How worried should we be about these new Covid-19 mutations? - Infectious Thoughts

Jan 26, 2021

The new Northland case has been linked to the South African strain of Covid-19, one of a number of new, more contagious Covid variants. Here’s how they emerge and why. Let’s start with the basics. The genetic material of the SARS-CoV-2 virus responsible for Covid-19 is a strand of RNA made up of almost 30,000 nucleotides. Those nucleotides – adenine, cytosine, guanine, and uracil – are more commonly known by their abbreviations: A, C, G, and U. Nucleotides code for amino acids which in turn give us the proteins that make up the virus, like the spike protein the virus uses to enter its hosts cells. Each time the virus enters a new host, it turns some of that host’s cells into virus-producing factories. Those cells copy the virus’s genetic material which then gets repackaged into new virus particles. These … Read More

The Plan B implosion – what Brazil teaches us about the herd immunity hogwash - Infectious Thoughts

Jan 18, 2021

As families around the world mourn more than two million people dead from Covid-19, the Plan B academics and their PR industry collaborator continue to argue that the New Zealand government should stop focusing on our managed isolation and quarantine system and instead protect the elderly so that they can reopen the border and allow everyone else to get on with their lives.  Like their friends over at the Great Barrington Declaration, the Plan B’ers are arguing that the pandemic is manageable by the herd-immunity-by-infection route. They are even hosting another online symposium in February where some of the architects of the Great Barrington Declaration will get the chance to impress their astonishing views of the pandemic on 500 people who are willing to donate to Plan B’s cause. Should you need any further convincing, Brazil’s experience with Covid-19 shows it … Read More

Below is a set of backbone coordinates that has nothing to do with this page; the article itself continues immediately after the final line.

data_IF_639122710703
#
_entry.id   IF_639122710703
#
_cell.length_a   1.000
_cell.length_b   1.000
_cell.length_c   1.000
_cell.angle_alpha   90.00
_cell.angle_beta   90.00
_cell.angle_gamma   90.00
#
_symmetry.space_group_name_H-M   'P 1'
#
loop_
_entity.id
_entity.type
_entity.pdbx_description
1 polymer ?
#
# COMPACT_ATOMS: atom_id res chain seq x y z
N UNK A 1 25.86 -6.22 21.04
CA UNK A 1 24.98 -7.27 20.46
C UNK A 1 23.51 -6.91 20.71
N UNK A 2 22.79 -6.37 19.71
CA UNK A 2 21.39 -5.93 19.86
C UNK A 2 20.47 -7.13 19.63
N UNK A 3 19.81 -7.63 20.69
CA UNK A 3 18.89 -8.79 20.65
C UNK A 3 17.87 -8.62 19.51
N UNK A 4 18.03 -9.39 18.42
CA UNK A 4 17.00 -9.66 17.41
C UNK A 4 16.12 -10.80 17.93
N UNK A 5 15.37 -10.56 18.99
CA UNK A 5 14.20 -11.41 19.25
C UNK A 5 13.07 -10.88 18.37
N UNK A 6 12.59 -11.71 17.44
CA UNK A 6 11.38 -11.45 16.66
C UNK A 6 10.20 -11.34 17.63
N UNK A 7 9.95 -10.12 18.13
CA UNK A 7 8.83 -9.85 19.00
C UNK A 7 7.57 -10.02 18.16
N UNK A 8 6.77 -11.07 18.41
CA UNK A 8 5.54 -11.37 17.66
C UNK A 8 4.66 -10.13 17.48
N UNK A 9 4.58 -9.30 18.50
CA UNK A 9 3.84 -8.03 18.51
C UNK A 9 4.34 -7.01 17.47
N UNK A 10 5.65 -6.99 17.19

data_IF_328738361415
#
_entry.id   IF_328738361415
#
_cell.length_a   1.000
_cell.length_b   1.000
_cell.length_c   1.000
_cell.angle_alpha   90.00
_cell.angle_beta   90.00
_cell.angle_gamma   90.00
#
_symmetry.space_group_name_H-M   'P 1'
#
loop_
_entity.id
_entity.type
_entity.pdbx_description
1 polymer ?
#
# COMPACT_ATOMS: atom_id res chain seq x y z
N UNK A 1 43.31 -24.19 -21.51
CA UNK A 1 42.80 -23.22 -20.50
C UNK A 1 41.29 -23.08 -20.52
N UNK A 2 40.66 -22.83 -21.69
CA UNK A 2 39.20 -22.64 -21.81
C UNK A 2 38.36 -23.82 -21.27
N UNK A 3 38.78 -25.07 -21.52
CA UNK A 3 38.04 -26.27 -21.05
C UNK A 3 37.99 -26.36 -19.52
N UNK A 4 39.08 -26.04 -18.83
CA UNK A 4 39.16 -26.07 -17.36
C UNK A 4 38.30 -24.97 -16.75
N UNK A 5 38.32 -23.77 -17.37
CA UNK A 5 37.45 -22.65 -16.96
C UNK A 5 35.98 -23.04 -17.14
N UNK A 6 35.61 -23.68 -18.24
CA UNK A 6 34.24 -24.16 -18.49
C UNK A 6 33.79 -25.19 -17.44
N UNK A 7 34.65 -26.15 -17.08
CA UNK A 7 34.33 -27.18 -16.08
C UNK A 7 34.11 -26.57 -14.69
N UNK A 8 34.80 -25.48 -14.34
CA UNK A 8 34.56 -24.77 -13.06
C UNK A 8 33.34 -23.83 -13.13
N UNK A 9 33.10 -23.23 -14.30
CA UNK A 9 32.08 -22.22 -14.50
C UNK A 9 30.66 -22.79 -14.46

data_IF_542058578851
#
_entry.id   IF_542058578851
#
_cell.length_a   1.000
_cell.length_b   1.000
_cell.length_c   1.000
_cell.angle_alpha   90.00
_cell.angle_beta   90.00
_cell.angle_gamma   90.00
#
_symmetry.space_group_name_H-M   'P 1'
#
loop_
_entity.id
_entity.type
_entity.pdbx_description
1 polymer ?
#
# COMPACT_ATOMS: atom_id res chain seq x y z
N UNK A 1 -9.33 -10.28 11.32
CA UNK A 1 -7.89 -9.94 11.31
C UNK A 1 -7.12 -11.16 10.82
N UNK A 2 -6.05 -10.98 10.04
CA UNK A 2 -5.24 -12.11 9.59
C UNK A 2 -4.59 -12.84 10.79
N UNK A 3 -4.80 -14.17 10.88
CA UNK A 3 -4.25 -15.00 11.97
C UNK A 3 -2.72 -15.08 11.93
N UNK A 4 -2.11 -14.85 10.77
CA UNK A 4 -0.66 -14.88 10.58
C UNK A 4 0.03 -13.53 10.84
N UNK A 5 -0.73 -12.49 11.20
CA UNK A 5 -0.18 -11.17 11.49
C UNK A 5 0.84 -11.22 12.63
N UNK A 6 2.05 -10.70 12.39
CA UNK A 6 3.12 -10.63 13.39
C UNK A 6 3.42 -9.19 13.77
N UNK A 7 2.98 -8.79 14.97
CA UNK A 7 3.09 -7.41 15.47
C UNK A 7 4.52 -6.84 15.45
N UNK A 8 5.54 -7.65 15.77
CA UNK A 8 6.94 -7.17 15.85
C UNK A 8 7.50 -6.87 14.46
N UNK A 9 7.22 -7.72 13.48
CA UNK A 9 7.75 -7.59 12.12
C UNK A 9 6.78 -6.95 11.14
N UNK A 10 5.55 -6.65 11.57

Just how worrying is the new Covid-19 strain for Britain – and the rest of us? - Infectious Thoughts

Dec 21, 2020

Let’s start with the basics. The genetic material of the SARS-CoV-2 virus responsible for Covid-19 is a strand of RNA made up of almost 30,000 nucleotides. These are code for the amino acids that in turn give us the proteins that make up the virus. Each time the virus enters a new cell and replicates, its genetic material is copied, and nucleotides can get replaced by mistake. As Toby Morris and I have explained before, these mistakes mean that there are now different varieties, or lineages, of the Covid-19 virus circulating around the world. Researchers around the world have been uploading their SARS-CoV-2 genome sequences to the Nextstrain website. This allows them to see how the virus is changing. From this data it looks like we’re seeing roughly two nucleotide changes happening a month which means the … Read More

Aches on a plane – new findings on in-flight Covid transmission - Infectious Thoughts

Nov 24, 2020